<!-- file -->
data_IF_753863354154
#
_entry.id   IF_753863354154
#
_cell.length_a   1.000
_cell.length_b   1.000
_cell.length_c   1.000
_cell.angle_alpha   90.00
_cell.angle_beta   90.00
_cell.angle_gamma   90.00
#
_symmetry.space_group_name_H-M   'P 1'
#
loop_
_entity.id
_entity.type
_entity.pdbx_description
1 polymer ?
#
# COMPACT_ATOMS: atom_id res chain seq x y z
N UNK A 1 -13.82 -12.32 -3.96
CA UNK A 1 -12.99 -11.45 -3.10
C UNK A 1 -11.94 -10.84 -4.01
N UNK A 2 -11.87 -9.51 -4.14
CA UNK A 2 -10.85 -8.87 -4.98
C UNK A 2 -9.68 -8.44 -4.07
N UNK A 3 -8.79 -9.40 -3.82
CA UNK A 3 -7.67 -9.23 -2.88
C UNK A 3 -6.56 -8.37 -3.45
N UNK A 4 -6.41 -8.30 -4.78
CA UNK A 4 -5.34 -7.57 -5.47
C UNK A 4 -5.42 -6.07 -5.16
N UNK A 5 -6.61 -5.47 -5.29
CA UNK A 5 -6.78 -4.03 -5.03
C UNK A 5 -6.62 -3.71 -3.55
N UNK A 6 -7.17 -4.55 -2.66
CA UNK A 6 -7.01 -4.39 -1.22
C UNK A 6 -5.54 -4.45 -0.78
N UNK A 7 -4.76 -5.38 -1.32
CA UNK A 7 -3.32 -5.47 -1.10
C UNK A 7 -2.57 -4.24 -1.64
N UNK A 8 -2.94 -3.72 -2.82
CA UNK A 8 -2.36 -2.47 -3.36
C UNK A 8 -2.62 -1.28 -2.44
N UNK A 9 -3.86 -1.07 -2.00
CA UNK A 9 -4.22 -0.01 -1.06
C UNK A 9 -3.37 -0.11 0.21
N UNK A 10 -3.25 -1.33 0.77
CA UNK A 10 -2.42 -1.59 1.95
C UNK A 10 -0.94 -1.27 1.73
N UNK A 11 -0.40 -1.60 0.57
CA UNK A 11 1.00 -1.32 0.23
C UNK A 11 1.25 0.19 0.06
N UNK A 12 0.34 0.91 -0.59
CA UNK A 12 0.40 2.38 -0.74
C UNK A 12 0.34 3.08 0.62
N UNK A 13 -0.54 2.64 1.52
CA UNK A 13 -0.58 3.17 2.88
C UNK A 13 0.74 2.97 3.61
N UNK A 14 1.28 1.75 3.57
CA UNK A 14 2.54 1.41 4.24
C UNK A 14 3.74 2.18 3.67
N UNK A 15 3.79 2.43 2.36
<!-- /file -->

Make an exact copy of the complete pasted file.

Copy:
data_IF_753863354154
#
_entry.id   IF_753863354154
#
_cell.length_a   1.000
_cell.length_b   1.000
_cell.length_c   1.000
_cell.angle_alpha   90.00
_cell.angle_beta   90.00
_cell.angle_gamma   90.00
#
_symmetry.space_group_name_H-M   'P 1'
#
loop_
_entity.id
_entity.type
_entity.pdbx_description
1 polymer ?
#
# COMPACT_ATOMS: atom_id res chain seq x y z
N UNK A 1 -13.82 -12.32 -3.96
CA UNK A 1 -12.99 -11.45 -3.10
C UNK A 1 -11.94 -10.84 -4.01
N UNK A 2 -11.87 -9.51 -4.14
CA UNK A 2 -10.85 -8.87 -4.98
C UNK A 2 -9.68 -8.44 -4.07
N UNK A 3 -8.79 -9.40 -3.82
CA UNK A 3 -7.67 -9.23 -2.88
C UNK A 3 -6.56 -8.37 -3.45
N UNK A 4 -6.41 -8.30 -4.78
CA UNK A 4 -5.34 -7.57 -5.47
C UNK A 4 -5.42 -6.07 -5.16
N UNK A 5 -6.61 -5.47 -5.29
CA UNK A 5 -6.78 -4.03 -5.03
C UNK A 5 -6.62 -3.71 -3.55
N UNK A 6 -7.17 -4.55 -2.66
CA UNK A 6 -7.01 -4.39 -1.22
C UNK A 6 -5.54 -4.45 -0.78
N UNK A 7 -4.76 -5.38 -1.32
CA UNK A 7 -3.32 -5.47 -1.10
C UNK A 7 -2.57 -4.24 -1.64
N UNK A 8 -2.94 -3.72 -2.82
CA UNK A 8 -2.36 -2.47 -3.36
C UNK A 8 -2.62 -1.28 -2.44
N UNK A 9 -3.86 -1.07 -2.00
CA UNK A 9 -4.22 -0.01 -1.06
C UNK A 9 -3.37 -0.11 0.21
N UNK A 10 -3.25 -1.33 0.77
CA UNK A 10 -2.42 -1.59 1.95
C UNK A 10 -0.94 -1.27 1.73
N UNK A 11 -0.40 -1.60 0.57
CA UNK A 11 1.00 -1.32 0.23
C UNK A 11 1.25 0.19 0.06
N UNK A 12 0.34 0.91 -0.59
CA UNK A 12 0.40 2.38 -0.74
C UNK A 12 0.34 3.08 0.62
N UNK A 13 -0.54 2.64 1.52
CA UNK A 13 -0.58 3.17 2.88
C UNK A 13 0.74 2.97 3.61
N UNK A 14 1.28 1.75 3.57
CA UNK A 14 2.54 1.41 4.24
C UNK A 14 3.74 2.18 3.67
N UNK A 15 3.79 2.43 2.36